My Kids Eating Lunch Under a Blanket in Honor of National Breastfeeding Month


It just doesn’t get any better than this. Nurse on, mamas. And get rid of that ridiculous cover.

Originally posted on OneGoodDad:

Kids eating

In honor of National Breastfeeding month, I made my kids eat their lunch under a blanket just like the old days of when they were infants. It turns out it isn’t the ideal way to eat. Who knew?

Other posts on breastfeeding that you might enjoy:

A Dad’s Thoughts During National Breastfeeding Month

Reaction to the Time’s Breastfeeding Cover

View original

Mammary Musings


In honor of World Breastfeeding Week, I felt it was time to express my thoughts surrounding the whole booby topic. I have had this post in my brain for some time, but I have finally decided to sit down and at least start the conversation. Well, that, and my daughter is enjoying a nice afternoon snooze, so I have some hands-free time as well.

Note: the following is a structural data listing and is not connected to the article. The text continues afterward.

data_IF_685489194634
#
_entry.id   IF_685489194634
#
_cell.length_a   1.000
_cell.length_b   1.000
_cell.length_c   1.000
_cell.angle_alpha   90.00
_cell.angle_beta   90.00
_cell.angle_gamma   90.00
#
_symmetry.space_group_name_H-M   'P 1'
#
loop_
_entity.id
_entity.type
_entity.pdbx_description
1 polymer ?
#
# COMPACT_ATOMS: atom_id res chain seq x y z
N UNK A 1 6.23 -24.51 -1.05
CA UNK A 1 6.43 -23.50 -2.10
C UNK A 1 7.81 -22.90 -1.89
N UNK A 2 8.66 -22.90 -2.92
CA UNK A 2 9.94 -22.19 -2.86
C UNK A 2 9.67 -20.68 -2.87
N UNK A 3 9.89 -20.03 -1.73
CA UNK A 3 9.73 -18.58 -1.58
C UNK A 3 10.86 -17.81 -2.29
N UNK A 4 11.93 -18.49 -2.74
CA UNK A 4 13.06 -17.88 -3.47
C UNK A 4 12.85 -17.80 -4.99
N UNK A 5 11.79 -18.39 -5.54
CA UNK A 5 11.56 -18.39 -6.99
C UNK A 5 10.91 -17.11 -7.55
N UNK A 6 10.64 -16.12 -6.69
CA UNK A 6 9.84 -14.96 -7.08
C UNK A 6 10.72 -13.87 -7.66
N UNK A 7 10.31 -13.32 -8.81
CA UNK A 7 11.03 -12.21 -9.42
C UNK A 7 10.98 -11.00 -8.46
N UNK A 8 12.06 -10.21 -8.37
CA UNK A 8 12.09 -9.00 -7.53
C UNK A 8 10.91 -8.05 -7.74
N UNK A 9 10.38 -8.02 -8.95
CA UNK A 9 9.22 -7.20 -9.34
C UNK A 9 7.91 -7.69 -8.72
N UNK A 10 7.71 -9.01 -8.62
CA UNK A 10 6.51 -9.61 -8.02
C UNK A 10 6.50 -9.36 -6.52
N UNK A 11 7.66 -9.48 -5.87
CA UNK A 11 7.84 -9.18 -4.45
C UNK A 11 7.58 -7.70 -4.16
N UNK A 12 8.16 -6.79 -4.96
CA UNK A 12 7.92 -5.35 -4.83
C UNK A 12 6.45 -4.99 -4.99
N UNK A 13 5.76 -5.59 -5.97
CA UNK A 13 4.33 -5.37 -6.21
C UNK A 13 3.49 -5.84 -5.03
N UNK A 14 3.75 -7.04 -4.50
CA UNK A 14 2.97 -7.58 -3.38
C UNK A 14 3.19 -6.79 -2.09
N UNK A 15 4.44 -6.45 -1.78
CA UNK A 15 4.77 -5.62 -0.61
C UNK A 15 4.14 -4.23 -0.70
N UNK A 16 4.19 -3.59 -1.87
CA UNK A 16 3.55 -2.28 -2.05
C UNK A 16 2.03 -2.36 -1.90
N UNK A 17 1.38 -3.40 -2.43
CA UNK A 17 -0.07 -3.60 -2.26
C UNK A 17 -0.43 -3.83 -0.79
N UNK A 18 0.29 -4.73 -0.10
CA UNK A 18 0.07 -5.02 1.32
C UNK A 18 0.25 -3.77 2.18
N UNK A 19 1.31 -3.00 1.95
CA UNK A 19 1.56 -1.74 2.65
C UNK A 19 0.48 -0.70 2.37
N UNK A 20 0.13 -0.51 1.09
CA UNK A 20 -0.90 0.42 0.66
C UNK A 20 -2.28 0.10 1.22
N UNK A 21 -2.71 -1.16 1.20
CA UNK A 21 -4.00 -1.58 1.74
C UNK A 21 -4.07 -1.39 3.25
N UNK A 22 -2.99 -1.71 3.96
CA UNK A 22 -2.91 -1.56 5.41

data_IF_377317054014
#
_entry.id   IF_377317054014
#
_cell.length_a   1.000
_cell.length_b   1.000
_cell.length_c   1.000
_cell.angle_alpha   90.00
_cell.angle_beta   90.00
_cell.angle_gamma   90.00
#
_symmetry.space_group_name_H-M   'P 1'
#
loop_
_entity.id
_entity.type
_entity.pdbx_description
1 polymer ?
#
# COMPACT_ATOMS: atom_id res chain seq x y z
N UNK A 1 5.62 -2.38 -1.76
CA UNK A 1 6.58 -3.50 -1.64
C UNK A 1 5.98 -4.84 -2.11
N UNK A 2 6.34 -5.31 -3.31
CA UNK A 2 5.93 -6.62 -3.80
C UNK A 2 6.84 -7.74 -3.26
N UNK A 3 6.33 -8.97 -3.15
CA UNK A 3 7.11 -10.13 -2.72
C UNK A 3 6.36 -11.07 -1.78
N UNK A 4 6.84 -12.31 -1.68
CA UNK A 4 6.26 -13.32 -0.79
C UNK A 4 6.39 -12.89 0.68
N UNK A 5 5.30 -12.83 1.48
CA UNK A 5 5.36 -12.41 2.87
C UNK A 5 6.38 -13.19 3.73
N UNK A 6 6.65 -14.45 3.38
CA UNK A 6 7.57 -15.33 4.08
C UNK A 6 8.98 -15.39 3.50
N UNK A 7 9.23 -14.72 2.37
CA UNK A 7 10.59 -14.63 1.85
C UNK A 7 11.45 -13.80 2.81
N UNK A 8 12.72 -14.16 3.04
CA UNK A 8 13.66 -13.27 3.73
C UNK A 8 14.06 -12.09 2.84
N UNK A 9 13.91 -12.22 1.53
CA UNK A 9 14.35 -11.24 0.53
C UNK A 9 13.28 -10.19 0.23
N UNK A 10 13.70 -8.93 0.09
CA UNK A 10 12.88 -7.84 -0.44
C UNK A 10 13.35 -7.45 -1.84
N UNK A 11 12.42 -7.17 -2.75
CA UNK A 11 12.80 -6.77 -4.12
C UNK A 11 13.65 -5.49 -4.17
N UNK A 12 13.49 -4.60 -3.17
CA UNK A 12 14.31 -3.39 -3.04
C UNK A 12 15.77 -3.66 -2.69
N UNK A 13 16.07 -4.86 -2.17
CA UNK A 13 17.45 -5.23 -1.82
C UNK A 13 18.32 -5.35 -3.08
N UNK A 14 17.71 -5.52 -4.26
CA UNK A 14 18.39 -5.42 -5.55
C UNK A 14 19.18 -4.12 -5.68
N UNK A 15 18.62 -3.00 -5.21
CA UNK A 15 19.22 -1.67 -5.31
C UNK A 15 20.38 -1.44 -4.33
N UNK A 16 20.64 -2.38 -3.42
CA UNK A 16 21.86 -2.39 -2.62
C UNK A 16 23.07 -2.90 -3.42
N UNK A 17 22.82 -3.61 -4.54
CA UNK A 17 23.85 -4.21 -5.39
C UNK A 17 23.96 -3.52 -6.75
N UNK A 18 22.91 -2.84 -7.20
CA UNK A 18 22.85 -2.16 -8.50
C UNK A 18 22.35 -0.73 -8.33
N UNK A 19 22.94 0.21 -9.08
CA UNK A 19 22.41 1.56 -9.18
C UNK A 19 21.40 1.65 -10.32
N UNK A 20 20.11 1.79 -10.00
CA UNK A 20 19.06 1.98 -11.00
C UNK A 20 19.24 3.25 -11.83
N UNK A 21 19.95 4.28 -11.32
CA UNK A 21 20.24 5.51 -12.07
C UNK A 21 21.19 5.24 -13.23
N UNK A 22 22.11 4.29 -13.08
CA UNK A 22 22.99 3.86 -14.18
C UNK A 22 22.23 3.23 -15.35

Breastfeeding seems to always be a hot topic and one with no lack of debate. The only thing that has the potential to pit mommy against mommy like this is circumcision and sleep training. I guess I fall into the camp of ‘passionate breastfeeder’. Am I a Breastfeeding Nazi? Only when it comes to MY daughter. I honestly don’t give a shit how you choose to feed your child. But, I simply refuse to believe that my boobs deserve any less of a location to feed my baby than a mom who uses a bottle.

They are boobs. They are feeding a baby. As I have said countless times: If you don’t like it, don’t fucking look. (Okay, I don’t always sprinkle the word ‘fuck’ in that phrase). Why is that so difficult? Is it so scandalous to see a mom breastfeeding that you simply cannot look away? I just can’t believe that. Here, let me help guide you: 1. See a mom taking her breast out to feed her baby in ANY public place. 2. Feel uncomfortable at her ‘nakedness’ 3. TURN YOUR FUCKING HEAD. See how easy that was?

Three easy steps at joining the crusade to normalize breastfeeding.